Collectivism at Duke
The Student Union of Michigan recently published an interview with a group of Duke graduate students that contained the unthinkable in a capitalist system, collectivization of wages. The Duke Collective, as they are known, was dissatisfied with the way that the university handled stipends and so decided to take matters into their own hands.
” And so it initially began as a kind of emergency fund, where we didn’t put our entire wage in but only some of our stipend for collective use, mostly as a substitution for a lack of summer funding opportunities to friends who were on international visas, and therefore weren’t allowed to work, at least not legally. “
Graduate students, as it should surprise nobody, are paid little and sporadically for the labor they provide to a university. Funding is contingent on fickle fellowships, teaching assistantships and research assistantships (which are often linked to the grants that a lead researcher pulls into a given university lab). All of these things are doled out competitively which puts graduate students in the awkward position of competition with their colleagues for access to the money that makes being a student possible. Furthermore, full-time graduate students are prohibited or strongly discouraged from pursuing outside jobs. As you can imagine the combination of these factors makes the life of a graduate student fraught with financial woes. The Duke Collective’s solution to this problem was to cut the university out of the process entirely.
” We then decided to try and extend this relation beyond our small circle of friends and into, first, our graduate department as a whole, to see who would be on board– this was after a series of confrontations with our department over funding and financial transparency issues, and the culture of professionalism that came with it. So we decided that, since at Duke our funding is fairly sizable ($21,000) a year, if we pooled our wages amongst the entire graduate student body, we can begin to distribute our funds more equitably, and initiate a culture of collective wealth and intellectual collaboration, rather than individual poverty and scholarly competition, all the while not even having to deal with the bureaucratic side of university departments since they would never agree to such a proposition, and the power was essentially in our own hands.”
The Duke collective illustrates one of the problems with the way that higher education is structured. Graduate students are essential to the function of universities, teaching classes, performing research, doing laboratory work, grading papers and holding office hours for undergrads but they are not compensated well enough to make a living for the 5-7 years it takes to get a Ph.D, nor are they considered employees. The workload has driven graduate students to unionize at public universities. Such efforts have been stymied at private institutions with the notable exception of NYU who’s student union joined the United Auto Workers in 2013. Professors, for their part, have looked upon these efforts with privilege-based derision.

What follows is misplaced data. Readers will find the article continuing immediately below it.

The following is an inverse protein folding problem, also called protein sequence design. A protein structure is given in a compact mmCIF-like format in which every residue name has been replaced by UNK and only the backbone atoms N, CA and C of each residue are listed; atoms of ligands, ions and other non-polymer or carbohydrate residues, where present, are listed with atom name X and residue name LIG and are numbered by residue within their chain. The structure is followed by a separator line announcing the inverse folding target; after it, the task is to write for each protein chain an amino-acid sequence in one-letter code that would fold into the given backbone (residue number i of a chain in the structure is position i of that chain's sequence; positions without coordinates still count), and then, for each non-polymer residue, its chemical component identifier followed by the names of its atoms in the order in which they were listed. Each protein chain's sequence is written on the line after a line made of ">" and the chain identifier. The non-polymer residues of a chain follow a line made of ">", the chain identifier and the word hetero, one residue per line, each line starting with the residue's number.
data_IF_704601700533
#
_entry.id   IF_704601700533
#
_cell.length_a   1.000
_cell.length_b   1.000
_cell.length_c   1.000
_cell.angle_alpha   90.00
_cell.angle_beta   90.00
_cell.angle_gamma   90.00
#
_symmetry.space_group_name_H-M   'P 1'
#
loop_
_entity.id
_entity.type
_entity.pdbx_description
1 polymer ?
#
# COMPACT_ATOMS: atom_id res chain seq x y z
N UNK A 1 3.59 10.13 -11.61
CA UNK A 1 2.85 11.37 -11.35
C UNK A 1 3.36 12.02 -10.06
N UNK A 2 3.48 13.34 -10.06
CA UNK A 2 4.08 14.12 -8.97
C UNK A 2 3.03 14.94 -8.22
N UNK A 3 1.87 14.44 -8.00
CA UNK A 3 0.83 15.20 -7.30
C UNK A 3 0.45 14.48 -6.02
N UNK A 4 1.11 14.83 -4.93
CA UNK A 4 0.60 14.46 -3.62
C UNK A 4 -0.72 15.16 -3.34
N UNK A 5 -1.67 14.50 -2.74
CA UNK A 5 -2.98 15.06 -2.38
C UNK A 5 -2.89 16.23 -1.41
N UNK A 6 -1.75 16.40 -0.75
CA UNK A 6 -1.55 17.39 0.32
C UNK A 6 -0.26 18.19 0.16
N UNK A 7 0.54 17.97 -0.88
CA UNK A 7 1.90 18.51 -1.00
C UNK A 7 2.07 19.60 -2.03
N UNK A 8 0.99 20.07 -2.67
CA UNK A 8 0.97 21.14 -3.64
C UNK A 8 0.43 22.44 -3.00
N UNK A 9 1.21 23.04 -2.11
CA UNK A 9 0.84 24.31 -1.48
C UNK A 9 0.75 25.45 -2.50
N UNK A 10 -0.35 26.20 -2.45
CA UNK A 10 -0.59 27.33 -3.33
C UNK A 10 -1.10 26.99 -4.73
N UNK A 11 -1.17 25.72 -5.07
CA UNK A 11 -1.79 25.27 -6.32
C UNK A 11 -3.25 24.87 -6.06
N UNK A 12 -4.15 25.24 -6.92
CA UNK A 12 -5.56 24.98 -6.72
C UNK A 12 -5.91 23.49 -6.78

As a graduate student who does not receive a stipend myself the problem is even more dire. It’s, needless to say, difficult to try to work a full-time research commitment without financial support. I have to devote myself full-time to an institution that will not give me money to eat or obtain shelter while not seeking outside work. Other students are in the same position as me, likely relying on the grace of their families to get by. It’s humiliating and dehumanizing to be put in a position in which your employer says “I don’t care if you can live”, especially when you’re doing the same work that you see others being compensated for. I don’t know if the Duke Collective’s way is the best solution but I’m not sure that it matters. The Duke Collective has managed to carve out some safety, dignity and egalitie from an otherwise isolating and dehumanizing situation.
Why does this matter to you, the Skepchick audience? Why should this matter to the skeptical community in general? Simply put, if we care about the state of science, science education and critical thinking, if we care about skepticism, if we care about ethics and social justice we need to care about this issue. If our future scientists and scholars struggle to make a living we cannot expect them to thrive. We can’t expect more people to take up the cause of science, or scholarship in general, if they know that they’ll be exploited by the academic labor market. We cannot expect young scientists to grow in a labor market that doesn’t support them. Are you, the skeptical community, comfortable with a world that forces students at a top-tier research university to form a wage-sharing collective to subsist?